Moremi Game Reserve
Protecting most of the central and eastern parts of the Okavango Delta is the Moremi Wildlife Reserve, a 3,000km2 wildlife paradise. Proclaimed a reserve by the BaTawana people in 1962, Moremi is undoubtedly one of the most beautiful of botwana’s national parks and game reserves.
The foresight of the local community has ensured that nature’s web has flourished undisturbed. A veritable Garden of Eden, Moremi is a montage of lily-covered wetlands, floodplains, open grassland and forests. Even at the busiest time of year you’re likely to be the only spectators at some of the most dramatic animal sightings.
The reserve consists of a network of waterways surrounding two large land masses: Chiefs Island in the centre of the Delta and forested Mopane Tongue in the east. The area’s diverse ecosystems, riverine woodland, floodplains, wetlands and reed beds, mopane woodland and dry savannah woodland, broken only by the occasional jeep track, are all packed with game.
Why the amazing diversity and large numbers of animals? Not only does this range of habitats provide rich pickings for an impressive variety of wildlife, but the floodwaters that arrive to swell the Delta’s waterways as the rest of Botswana dries up in the dry season are a magnet for tens of thousands of animals. Indeed, game viewing is impressive throughout the year but the cool, dry winter months from to March to September are an ideal time to visit. Expect to see elephant and buffalo, all manner of antelope and plains game as well as great predators. On the sandy riverbanks and wetlands, sightings of hippos and crocodiles are commonplace.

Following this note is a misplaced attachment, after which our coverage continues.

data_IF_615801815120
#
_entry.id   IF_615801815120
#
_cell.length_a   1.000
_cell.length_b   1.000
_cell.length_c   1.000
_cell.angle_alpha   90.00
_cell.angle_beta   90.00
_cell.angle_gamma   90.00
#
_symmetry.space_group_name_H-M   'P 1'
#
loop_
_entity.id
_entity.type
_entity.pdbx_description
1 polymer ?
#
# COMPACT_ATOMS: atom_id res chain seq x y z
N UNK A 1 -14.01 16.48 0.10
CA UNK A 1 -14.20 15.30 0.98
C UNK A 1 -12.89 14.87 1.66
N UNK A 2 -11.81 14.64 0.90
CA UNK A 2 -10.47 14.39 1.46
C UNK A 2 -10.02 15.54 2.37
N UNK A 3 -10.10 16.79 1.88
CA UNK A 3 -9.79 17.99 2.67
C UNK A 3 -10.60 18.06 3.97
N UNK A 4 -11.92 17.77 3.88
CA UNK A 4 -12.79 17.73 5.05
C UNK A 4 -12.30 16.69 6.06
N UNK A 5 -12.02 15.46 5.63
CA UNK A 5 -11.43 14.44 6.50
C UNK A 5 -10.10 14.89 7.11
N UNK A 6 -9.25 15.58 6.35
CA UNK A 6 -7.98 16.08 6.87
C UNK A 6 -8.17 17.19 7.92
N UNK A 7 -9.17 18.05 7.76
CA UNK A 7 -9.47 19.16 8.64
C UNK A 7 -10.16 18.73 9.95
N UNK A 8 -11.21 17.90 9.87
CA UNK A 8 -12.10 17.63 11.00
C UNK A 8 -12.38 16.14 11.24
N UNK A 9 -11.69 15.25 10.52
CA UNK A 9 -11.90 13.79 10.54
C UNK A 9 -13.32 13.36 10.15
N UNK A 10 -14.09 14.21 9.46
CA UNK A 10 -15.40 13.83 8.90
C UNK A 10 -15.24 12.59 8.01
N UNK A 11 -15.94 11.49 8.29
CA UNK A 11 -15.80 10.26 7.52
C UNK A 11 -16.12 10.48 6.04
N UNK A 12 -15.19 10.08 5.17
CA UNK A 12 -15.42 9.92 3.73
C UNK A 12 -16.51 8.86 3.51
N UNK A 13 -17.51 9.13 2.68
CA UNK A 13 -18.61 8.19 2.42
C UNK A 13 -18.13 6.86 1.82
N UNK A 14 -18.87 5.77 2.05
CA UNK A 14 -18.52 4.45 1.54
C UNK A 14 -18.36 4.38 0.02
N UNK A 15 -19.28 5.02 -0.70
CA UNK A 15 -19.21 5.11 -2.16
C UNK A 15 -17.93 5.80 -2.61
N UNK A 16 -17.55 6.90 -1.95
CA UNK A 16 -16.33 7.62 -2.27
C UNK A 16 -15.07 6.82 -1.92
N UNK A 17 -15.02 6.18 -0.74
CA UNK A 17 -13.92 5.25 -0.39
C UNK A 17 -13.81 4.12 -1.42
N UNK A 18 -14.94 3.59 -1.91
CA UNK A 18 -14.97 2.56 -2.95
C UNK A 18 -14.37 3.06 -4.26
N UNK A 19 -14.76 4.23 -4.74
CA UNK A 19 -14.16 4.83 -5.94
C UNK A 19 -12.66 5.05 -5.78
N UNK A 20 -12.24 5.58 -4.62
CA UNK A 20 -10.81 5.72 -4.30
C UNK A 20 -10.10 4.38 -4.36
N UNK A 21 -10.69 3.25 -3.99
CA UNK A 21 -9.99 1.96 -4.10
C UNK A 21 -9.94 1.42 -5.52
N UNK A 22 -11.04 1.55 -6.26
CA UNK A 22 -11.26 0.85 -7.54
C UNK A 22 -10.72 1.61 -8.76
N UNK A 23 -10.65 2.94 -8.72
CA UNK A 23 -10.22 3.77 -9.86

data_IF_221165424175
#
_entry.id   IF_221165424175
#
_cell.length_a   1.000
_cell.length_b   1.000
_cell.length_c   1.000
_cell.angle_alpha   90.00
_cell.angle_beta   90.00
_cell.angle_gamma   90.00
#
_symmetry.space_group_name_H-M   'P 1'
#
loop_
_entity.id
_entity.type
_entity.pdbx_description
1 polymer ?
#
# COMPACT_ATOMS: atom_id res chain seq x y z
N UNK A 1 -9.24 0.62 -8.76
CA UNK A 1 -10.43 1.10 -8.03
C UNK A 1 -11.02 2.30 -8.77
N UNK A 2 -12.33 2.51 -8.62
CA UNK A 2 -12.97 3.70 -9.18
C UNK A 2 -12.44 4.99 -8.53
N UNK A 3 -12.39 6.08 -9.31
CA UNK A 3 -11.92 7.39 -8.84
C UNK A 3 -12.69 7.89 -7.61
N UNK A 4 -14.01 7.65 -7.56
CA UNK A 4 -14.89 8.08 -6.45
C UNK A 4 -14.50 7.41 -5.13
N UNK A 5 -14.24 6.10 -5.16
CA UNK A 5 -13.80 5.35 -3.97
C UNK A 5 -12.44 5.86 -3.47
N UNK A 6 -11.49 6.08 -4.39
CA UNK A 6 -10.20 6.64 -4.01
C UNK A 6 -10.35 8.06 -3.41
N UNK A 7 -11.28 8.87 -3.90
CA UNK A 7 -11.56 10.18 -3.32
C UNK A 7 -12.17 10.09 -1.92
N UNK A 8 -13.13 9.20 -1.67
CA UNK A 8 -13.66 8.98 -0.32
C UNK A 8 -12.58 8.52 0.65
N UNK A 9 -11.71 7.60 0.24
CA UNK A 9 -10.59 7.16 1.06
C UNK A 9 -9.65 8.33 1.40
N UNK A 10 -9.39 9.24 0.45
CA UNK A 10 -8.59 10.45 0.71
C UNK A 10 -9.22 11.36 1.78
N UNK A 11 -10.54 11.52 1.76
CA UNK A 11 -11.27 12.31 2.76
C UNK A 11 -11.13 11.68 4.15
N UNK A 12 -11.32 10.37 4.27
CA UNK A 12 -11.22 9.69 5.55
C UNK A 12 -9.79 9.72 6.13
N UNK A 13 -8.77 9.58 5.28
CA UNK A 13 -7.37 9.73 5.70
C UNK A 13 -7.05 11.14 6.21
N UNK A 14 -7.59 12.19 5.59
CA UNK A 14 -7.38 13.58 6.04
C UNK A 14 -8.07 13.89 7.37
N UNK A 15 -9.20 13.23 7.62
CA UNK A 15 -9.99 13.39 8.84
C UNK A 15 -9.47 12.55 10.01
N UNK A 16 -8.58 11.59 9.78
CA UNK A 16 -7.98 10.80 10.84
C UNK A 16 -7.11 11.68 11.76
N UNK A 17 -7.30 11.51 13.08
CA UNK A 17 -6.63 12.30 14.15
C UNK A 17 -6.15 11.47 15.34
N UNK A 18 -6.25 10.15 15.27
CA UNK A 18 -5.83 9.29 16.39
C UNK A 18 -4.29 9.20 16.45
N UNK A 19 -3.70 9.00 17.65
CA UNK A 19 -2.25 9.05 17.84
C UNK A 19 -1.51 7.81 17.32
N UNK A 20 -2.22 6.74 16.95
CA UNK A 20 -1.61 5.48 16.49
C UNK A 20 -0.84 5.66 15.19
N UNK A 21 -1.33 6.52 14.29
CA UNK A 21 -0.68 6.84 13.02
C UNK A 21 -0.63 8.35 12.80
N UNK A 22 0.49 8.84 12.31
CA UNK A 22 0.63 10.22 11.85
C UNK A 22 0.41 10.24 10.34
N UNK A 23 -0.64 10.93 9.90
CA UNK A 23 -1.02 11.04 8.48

There are three rudimentary campsites in the reserve, all of which are unfenced, and as the animals frequently prowl for scraps in the dead of night you’ll feel that you are in the heart of wildest Africa. For the less adventurous, Moremi is best seen by 4X4 and boat trips from the excellent luxury lodges within the reserve.
Moremi is accessed either by air (light aircraft fly to the airstrips that service the lodges) or by road via Maun, Botswana’s tourism capital, or from the north by way of the equally rewarding Chobe National Park. However, the maze of sandy roads that takes you from Maun to Moremi South Gate deteriorate once inside the reserve and vary from deep sand tracks to potholed detours. A self-drive through Moremi is advisable only for experienced 4×4 drivers and only in the dry months. The summer rains can make parts of the Moremi inaccessible and some lodges close over the December- February period.